Table of Contents
Journal of Allergy
Volume 2014, Article ID 416236, 2 pages

Nonpharmacological Treatment of Rhinoconjunctivitis and Rhinosinusitis

1Institute of Medical Statistics, Informatics and Epidemiology (IMSIE), University Hospital of Cologne, Cologne, Germany
2Postgraduate Department of the Faculty of Medicine, Catholic University of Cordoba, Cordoba, Argentina
3University of Siena, ENT Unit, Siena, Italy

Received 18 November 2014; Accepted 18 November 2014; Published 21 December 2014

Copyright © 2014 Ralph Mösges et al. This is an open access article distributed under the Creative Commons Attribution License, which permits unrestricted use, distribution, and reproduction in any medium, provided the original work is properly cited.

Infectious and allergic diseases of the upper airways are among the most common illnesses of all age groups. Numerous guidelines have been issued for the evidence-based treatment of these diseases. Therapy involves local or systemic application of well-characterized pharmacologically active medications such as glucocorticosteroids, antihistamines, leukotriene-receptor antagonists, alpha-adrenergic receptor agonists, mast-cell stabilizers, and a monoclonal antibody targeting specific immunoglobulin E. In spite of the fact that the various therapeutic options have proven their efficacy and effectiveness in a myriad of well-designed clinical trials, many patients express their discontent with current therapies. In several surveys a majority of patients stated that they would prefer nonpharmacological “nonchemical” treatment over what is currently prescribed or recommended by their physicians. This desire stands in clear contrast to a systematic review conducted some years ago proving that there was practically no evidence at that time for the efficacy of alternative forms of treatment of allergic diseases of the upper airways.

Ever since, several meta-analyses, systematic reviews, and well-designed clinical trials have been published, bearing witness to the scientific basis of some nonpharmacologic options like nasal irrigation in the treatment of different pathologies of the upper airways, namely, for rhinosinusitis and for allergic rhinoconjunctivitis.

In this special issue, we want to highlight some new approaches that until lately have found less public attention in this domain.

In their article on the clinical efficacy of a spray containing hyaluronic acid and dexpanthenol after surgery in the nasal cavity, I. Gouteva et al. demonstrate beneficial effects on wound healing for two substances that have a long history of local application in the nose but formerly were used separately.

The so-called “extremolyte” ectoine is a substance, which was introduced a few years ago as a “natural” treatment of allergic and inflammatory pathologies of the skin and the mucosal tissues. Five articles in this issue illuminate the mechanism of action and the potential benefits of a nasal spray containing ectoine in diseases of various aetiologies like rhinitis sicca or allergic rhinitis.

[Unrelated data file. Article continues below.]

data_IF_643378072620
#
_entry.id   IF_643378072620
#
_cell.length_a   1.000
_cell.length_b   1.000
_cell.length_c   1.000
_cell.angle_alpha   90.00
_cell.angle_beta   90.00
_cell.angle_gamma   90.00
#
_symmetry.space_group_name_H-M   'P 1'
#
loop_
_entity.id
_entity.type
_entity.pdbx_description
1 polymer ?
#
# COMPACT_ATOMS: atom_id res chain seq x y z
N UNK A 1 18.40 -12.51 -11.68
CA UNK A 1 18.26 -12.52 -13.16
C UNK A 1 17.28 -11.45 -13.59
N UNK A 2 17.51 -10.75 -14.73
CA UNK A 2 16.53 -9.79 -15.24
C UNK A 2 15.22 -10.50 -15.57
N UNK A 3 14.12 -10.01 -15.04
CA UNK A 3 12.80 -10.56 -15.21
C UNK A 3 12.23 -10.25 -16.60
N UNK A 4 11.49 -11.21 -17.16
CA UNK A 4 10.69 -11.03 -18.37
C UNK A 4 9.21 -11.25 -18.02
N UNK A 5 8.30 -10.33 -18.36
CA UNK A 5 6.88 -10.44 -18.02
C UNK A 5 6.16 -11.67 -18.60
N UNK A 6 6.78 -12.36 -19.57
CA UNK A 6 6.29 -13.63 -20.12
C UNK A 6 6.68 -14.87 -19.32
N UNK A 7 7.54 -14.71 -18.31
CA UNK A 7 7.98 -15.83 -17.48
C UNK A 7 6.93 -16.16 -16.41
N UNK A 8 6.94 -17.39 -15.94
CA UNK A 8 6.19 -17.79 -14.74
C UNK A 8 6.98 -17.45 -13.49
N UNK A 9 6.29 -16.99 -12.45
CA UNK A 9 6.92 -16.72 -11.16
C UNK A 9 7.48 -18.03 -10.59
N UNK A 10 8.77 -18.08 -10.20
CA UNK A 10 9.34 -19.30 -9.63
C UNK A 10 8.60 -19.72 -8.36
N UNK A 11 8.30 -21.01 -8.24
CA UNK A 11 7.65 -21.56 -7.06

A form of local treatment of the nasal mucosa that is proximate to ectoine is the nasal spray containing liposomes. Its use in allergic rhinitis has been well established. A. Eitenmüller and coauthors present in their article for the first time data on ectoine in chronic rhinosinusitis.

For patients who are sceptical about using any sort of active ingredients in their nasal spray, the application of mere water in the form of thermal water inhalations could be an alternative. S. Keller et al. have conducted a meta-analysis which demonstrates some benefits of this least-invasive local therapy.

There has been much controversy over the last decade on the meaningfulness of probiotics in preventing allergies. New forms now come as treatment of chronic diseases of the upper airways. M. F. Kramer and his coauthor M. D. Heath present the latest state of knowledge of this nutritional therapeutic approach.

Another much debated therapy in the field of allergic diseases is acupuncture. Most investigations have previously focussed on pollen-allergic patients. It is the merit of Hauswald and coauthors to have conducted a randomized controlled clinical trial using acupuncture as an alternative to treatment with the state-of-the-art antihistamine loratadine in house dust allergic patients.

It has been the intention of the editors of this special issue to round up our knowledge on alternative therapies for upper airways diseases beyond the fields of herbal medicine and homeopathy. The number of articles that have been submitted but more so their quality was a positive surprise.

We are very grateful to the publishers who have had the courage of disseminating unusual ideas. Ghada Ali and Marie-Josefine Joisten were the driving spirits behind the scenes and without their continuous commitment this special issue would not have seen the light of the day. We are deeply obliged and thankful for their endeavours.

Ralph Mösges
Carlos E. Baena-Cagnani
Desiderio Passali